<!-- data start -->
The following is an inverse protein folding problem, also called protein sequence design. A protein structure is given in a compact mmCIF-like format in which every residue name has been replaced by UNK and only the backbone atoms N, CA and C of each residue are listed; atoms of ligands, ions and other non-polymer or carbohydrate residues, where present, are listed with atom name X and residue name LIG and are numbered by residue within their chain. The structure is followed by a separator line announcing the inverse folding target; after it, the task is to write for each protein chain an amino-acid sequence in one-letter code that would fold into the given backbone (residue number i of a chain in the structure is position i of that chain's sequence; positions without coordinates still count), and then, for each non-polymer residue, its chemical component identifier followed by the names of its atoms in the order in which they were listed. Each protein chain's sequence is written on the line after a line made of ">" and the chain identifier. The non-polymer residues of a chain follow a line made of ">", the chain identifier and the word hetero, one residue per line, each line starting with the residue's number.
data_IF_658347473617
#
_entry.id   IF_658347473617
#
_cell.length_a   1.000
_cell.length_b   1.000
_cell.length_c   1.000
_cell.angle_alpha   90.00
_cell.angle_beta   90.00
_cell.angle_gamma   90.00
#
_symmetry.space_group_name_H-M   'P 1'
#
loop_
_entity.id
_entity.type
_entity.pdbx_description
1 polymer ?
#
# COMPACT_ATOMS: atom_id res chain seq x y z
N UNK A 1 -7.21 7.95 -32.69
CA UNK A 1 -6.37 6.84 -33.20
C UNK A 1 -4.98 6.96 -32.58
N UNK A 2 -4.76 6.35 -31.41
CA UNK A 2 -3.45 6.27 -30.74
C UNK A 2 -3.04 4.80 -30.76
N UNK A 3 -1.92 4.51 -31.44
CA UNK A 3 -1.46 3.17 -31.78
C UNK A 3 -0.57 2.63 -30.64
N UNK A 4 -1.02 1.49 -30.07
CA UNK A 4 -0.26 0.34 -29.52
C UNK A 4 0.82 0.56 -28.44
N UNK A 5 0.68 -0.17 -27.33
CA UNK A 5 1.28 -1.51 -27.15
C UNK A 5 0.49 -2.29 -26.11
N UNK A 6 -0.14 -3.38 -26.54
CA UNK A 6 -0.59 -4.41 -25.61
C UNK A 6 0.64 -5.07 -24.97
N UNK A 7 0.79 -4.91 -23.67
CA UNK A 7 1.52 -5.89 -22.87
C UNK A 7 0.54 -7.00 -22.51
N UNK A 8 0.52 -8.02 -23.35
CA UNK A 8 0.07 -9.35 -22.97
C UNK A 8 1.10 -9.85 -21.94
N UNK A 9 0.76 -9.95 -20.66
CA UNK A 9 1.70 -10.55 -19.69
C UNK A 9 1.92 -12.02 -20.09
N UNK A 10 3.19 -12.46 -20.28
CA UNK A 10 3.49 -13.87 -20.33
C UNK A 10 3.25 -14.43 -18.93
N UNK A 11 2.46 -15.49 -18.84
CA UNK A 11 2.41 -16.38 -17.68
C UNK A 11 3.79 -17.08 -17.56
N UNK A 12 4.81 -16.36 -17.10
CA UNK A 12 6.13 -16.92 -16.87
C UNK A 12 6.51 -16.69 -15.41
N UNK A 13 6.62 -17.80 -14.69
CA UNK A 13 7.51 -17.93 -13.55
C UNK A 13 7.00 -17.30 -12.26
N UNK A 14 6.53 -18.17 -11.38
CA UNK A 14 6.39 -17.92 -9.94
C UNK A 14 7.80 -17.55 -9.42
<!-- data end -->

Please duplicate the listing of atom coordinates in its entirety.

The following is an inverse protein folding problem, also called protein sequence design. A protein structure is given in a compact mmCIF-like format in which every residue name has been replaced by UNK and only the backbone atoms N, CA and C of each residue are listed; atoms of ligands, ions and other non-polymer or carbohydrate residues, where present, are listed with atom name X and residue name LIG and are numbered by residue within their chain. The structure is followed by a separator line announcing the inverse folding target; after it, the task is to write for each protein chain an amino-acid sequence in one-letter code that would fold into the given backbone (residue number i of a chain in the structure is position i of that chain's sequence; positions without coordinates still count), and then, for each non-polymer residue, its chemical component identifier followed by the names of its atoms in the order in which they were listed. Each protein chain's sequence is written on the line after a line made of ">" and the chain identifier. The non-polymer residues of a chain follow a line made of ">", the chain identifier and the word hetero, one residue per line, each line starting with the residue's number.
data_IF_658347473617
#
_entry.id   IF_658347473617
#
_cell.length_a   1.000
_cell.length_b   1.000
_cell.length_c   1.000
_cell.angle_alpha   90.00
_cell.angle_beta   90.00
_cell.angle_gamma   90.00
#
_symmetry.space_group_name_H-M   'P 1'
#
loop_
_entity.id
_entity.type
_entity.pdbx_description
1 polymer ?
#
# COMPACT_ATOMS: atom_id res chain seq x y z
N UNK A 1 -7.21 7.95 -32.69
CA UNK A 1 -6.37 6.84 -33.20
C UNK A 1 -4.98 6.96 -32.58
N UNK A 2 -4.76 6.35 -31.41
CA UNK A 2 -3.45 6.27 -30.74
C UNK A 2 -3.04 4.80 -30.76
N UNK A 3 -1.92 4.51 -31.44
CA UNK A 3 -1.46 3.17 -31.78
C UNK A 3 -0.57 2.63 -30.64
N UNK A 4 -1.02 1.49 -30.07
CA UNK A 4 -0.26 0.34 -29.52
C UNK A 4 0.82 0.56 -28.44
N UNK A 5 0.68 -0.17 -27.33
CA UNK A 5 1.28 -1.51 -27.15
C UNK A 5 0.49 -2.29 -26.11
N UNK A 6 -0.14 -3.38 -26.54
CA UNK A 6 -0.59 -4.41 -25.61
C UNK A 6 0.64 -5.07 -24.97
N UNK A 7 0.79 -4.91 -23.67
CA UNK A 7 1.52 -5.89 -22.87
C UNK A 7 0.54 -7.00 -22.51
N UNK A 8 0.52 -8.02 -23.35
CA UNK A 8 0.07 -9.35 -22.97
C UNK A 8 1.10 -9.85 -21.94
N UNK A 9 0.76 -9.95 -20.66
CA UNK A 9 1.70 -10.55 -19.69
C UNK A 9 1.92 -12.02 -20.09
N UNK A 10 3.19 -12.46 -20.28
CA UNK A 10 3.49 -13.87 -20.33
C UNK A 10 3.25 -14.43 -18.93
N UNK A 11 2.46 -15.49 -18.84
CA UNK A 11 2.41 -16.38 -17.68
C UNK A 11 3.79 -17.08 -17.56
N UNK A 12 4.81 -16.36 -17.10
CA UNK A 12 6.13 -16.92 -16.87
C UNK A 12 6.51 -16.69 -15.41
N UNK A 13 6.62 -17.80 -14.69
CA UNK A 13 7.51 -17.93 -13.55
C UNK A 13 7.00 -17.30 -12.26
N UNK A 14 6.53 -18.17 -11.38
CA UNK A 14 6.39 -17.92 -9.94
C UNK A 14 7.80 -17.55 -9.42